Moving to HTTPS is hard

Since it’s the third anniversary of my weblog here today, I was hoping to make the switch over to HTTPS and mark the occasion. Alas, trying to do everything in one day turned to be incredibly naive and optimistic.

Especially when you don’t start the process until late afternoon.

You probably think I’m an old hand at HTTP-to-HTTPS migration but, to be honest, this is the first time I’ve attempted it. While it’s true that I call myself a Web geek, I’m usually referring to the client side of that particular nerdity. Remember, we are a diverse species.

But I have made some progress. With my service provider, DreamHost, doing most of the heavy lifting, of course.

So far, I’ve switched over from shared hosting to a virtual private server. This wasn’t strictly necessary for HTTPS, but I have other evil plans on the drawing board that’ll fit better with that configuration. Stay tuned.

Provisioning the server and copying everything to it took a few hours and then required its new IP address to propagate through DNS, which took a few more.

Stupidly, I forgot that you really need a static IP address to make HTTPS not suck, so I had to acquire one of those while I ordered the SSL certificate.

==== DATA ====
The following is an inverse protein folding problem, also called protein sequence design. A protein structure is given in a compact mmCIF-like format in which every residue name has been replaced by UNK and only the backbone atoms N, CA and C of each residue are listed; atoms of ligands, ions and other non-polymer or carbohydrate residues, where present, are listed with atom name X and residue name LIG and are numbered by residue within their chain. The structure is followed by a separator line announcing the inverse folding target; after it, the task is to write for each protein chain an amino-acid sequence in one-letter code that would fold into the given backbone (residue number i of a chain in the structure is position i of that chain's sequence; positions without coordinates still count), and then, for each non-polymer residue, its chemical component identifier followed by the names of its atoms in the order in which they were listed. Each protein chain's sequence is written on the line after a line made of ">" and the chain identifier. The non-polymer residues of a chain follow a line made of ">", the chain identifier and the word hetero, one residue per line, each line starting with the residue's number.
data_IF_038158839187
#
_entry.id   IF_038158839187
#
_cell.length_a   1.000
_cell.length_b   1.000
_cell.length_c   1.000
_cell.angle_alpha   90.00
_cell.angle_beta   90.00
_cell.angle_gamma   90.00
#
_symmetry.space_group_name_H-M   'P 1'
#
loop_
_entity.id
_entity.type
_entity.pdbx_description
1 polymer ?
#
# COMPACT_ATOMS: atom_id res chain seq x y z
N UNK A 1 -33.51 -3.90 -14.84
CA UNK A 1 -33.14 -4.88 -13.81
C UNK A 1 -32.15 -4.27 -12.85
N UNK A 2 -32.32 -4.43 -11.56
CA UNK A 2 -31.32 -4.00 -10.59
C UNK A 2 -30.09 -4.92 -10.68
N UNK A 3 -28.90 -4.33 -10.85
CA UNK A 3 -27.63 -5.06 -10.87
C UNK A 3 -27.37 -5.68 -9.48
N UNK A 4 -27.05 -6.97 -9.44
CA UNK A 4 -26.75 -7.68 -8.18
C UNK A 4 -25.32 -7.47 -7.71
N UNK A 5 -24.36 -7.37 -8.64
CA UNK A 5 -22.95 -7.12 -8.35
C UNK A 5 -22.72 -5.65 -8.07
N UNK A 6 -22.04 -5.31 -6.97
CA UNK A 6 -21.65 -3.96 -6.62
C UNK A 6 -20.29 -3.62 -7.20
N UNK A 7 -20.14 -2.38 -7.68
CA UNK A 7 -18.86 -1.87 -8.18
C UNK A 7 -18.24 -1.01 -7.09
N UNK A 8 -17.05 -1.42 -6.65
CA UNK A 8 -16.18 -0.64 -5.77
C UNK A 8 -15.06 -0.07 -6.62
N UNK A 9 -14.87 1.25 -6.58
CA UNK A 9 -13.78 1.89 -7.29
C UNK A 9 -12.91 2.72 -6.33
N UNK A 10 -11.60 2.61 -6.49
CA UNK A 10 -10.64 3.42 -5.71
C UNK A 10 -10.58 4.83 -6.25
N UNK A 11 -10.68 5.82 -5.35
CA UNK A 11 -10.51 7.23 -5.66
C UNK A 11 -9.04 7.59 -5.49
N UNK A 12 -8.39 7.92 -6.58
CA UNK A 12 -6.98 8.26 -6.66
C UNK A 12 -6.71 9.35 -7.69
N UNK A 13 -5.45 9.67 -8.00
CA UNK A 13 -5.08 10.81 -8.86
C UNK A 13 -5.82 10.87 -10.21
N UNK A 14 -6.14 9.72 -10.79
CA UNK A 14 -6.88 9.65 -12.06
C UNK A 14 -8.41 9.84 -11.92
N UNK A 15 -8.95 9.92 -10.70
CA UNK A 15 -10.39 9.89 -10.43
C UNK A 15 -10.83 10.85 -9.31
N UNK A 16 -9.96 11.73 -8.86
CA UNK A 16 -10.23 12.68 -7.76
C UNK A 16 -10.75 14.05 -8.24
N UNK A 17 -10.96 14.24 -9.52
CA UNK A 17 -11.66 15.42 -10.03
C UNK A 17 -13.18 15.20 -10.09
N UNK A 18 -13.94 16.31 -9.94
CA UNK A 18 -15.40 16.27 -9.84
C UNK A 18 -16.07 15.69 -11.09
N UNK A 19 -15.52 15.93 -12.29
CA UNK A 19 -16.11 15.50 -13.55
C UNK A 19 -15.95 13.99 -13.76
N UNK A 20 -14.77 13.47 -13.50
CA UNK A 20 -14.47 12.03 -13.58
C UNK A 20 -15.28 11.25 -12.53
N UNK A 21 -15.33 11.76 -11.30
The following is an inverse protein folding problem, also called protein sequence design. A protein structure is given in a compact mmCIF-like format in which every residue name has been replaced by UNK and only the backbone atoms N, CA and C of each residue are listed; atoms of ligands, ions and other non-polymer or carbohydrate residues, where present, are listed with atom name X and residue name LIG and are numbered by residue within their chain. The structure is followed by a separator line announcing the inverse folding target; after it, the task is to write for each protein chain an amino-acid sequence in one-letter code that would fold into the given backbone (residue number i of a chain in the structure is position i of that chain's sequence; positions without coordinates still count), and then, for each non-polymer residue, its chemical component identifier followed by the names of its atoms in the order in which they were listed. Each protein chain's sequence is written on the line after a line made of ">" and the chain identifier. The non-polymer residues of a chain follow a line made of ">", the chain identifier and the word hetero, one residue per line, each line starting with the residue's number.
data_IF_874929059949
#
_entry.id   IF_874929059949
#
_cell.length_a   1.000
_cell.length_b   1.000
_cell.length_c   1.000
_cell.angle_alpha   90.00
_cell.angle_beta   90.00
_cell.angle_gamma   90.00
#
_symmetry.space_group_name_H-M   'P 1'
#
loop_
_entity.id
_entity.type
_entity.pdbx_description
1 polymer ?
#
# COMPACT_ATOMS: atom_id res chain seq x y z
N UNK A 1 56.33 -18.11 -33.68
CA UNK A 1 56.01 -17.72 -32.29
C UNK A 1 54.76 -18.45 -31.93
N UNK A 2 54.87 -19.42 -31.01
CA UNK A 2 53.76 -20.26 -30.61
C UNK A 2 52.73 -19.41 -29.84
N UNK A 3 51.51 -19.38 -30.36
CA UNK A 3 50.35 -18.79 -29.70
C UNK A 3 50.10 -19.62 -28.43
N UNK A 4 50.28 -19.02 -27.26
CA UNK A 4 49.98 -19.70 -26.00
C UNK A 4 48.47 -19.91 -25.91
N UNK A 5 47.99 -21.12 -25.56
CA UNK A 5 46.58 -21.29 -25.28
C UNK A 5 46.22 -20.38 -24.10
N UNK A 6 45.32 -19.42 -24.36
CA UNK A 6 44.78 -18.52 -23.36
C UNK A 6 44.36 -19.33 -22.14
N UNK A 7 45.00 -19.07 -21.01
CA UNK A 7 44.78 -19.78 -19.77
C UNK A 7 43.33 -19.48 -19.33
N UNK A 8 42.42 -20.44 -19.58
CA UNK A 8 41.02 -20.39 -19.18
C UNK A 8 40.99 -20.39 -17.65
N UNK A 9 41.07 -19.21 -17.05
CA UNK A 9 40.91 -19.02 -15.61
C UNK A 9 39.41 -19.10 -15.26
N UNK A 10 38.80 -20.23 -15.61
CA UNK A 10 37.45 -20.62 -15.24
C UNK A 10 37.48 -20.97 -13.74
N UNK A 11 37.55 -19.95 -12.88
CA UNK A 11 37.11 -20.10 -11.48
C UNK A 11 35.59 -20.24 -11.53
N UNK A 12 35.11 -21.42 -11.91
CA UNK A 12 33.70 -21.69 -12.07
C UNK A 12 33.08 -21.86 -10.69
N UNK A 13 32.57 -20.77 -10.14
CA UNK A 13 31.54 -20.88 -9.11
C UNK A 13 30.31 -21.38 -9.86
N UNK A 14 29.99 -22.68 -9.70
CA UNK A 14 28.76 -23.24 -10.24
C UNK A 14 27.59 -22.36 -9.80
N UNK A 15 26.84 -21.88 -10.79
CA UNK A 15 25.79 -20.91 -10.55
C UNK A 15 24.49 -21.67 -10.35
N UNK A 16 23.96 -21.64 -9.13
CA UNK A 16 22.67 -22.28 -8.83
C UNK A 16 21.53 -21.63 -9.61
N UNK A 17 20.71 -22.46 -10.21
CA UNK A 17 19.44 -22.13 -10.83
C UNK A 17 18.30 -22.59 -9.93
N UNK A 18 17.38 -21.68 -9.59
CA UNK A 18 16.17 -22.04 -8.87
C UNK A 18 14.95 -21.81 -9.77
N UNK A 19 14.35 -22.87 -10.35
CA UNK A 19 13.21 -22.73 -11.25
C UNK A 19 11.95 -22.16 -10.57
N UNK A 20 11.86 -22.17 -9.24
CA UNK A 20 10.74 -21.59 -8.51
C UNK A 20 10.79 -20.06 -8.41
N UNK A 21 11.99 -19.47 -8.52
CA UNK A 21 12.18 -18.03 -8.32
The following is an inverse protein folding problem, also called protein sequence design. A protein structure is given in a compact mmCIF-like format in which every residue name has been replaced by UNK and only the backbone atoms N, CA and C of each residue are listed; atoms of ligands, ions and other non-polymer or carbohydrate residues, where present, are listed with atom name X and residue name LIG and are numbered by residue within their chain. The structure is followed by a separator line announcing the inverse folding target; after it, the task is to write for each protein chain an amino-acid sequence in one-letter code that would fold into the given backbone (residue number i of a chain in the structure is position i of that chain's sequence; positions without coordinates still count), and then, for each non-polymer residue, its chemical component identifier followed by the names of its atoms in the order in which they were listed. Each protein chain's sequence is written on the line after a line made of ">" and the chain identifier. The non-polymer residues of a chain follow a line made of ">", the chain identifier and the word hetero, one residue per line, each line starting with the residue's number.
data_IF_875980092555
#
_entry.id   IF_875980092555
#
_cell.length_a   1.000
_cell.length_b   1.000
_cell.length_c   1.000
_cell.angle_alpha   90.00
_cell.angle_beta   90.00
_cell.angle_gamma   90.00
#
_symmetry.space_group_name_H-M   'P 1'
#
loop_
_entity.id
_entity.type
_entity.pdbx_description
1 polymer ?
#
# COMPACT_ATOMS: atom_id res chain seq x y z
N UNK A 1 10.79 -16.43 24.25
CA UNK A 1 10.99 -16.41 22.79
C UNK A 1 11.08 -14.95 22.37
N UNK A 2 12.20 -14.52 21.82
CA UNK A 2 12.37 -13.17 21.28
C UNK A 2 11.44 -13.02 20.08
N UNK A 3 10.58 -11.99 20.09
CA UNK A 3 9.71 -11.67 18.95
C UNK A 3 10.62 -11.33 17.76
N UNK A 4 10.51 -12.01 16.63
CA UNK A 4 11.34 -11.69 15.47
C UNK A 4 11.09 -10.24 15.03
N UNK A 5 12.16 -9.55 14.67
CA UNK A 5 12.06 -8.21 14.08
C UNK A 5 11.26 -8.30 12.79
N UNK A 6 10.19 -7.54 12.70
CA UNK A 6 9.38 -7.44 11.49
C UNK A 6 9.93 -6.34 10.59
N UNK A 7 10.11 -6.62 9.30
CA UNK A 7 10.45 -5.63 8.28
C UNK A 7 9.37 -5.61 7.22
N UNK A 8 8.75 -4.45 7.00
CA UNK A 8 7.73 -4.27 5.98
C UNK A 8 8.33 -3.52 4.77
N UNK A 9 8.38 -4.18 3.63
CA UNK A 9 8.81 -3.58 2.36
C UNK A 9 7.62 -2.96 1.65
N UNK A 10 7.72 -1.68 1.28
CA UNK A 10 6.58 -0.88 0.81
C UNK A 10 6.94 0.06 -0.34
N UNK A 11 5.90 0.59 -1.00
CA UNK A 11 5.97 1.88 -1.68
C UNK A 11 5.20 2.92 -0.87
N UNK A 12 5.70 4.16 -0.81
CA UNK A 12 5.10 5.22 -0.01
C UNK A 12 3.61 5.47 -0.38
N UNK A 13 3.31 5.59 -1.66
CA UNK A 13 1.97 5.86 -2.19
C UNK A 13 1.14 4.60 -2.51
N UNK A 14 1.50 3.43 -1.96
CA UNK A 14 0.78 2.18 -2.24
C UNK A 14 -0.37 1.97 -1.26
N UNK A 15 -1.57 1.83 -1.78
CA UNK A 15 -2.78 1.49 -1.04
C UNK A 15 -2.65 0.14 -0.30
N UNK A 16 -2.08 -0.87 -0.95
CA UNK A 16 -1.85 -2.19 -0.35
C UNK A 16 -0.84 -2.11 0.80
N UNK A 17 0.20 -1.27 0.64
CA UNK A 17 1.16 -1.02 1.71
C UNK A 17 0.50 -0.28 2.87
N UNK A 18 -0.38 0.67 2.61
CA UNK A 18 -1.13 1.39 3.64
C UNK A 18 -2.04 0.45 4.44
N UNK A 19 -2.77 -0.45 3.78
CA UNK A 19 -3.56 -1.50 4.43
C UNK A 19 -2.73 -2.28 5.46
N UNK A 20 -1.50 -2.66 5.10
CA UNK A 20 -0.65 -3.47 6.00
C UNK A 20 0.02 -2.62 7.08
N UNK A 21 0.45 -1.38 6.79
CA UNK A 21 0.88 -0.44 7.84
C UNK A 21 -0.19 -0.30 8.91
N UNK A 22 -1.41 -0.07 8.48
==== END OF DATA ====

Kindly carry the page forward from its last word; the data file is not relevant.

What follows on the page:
The good news is that the certificate is now installed. The bad news is that the sever is refusing to connect via HTTPS on port 443. The DreamHost folks suspect this is because the new static IP address hasn’t propagated yet through DNS. But we won’t know for sure until that happens anyway.

So, again, the next step is… waiting. Pro tip: get your static IP address setup first if you’re moving to HTTPS.

One bonus with watching this particular kettle boil so often and for so long is that it’s given me time to prepare all the content changes to the site for HTTPS support. Like, you know, redirects. And if I’m lucky, I’ll find out tomorrow whether those changes worked.

If they do, then it’s a mad dash to the Google Search Console and adding the HTTPS version of my site to their system before my page ranking drops off the radar.

Really, what could be easier than all of this?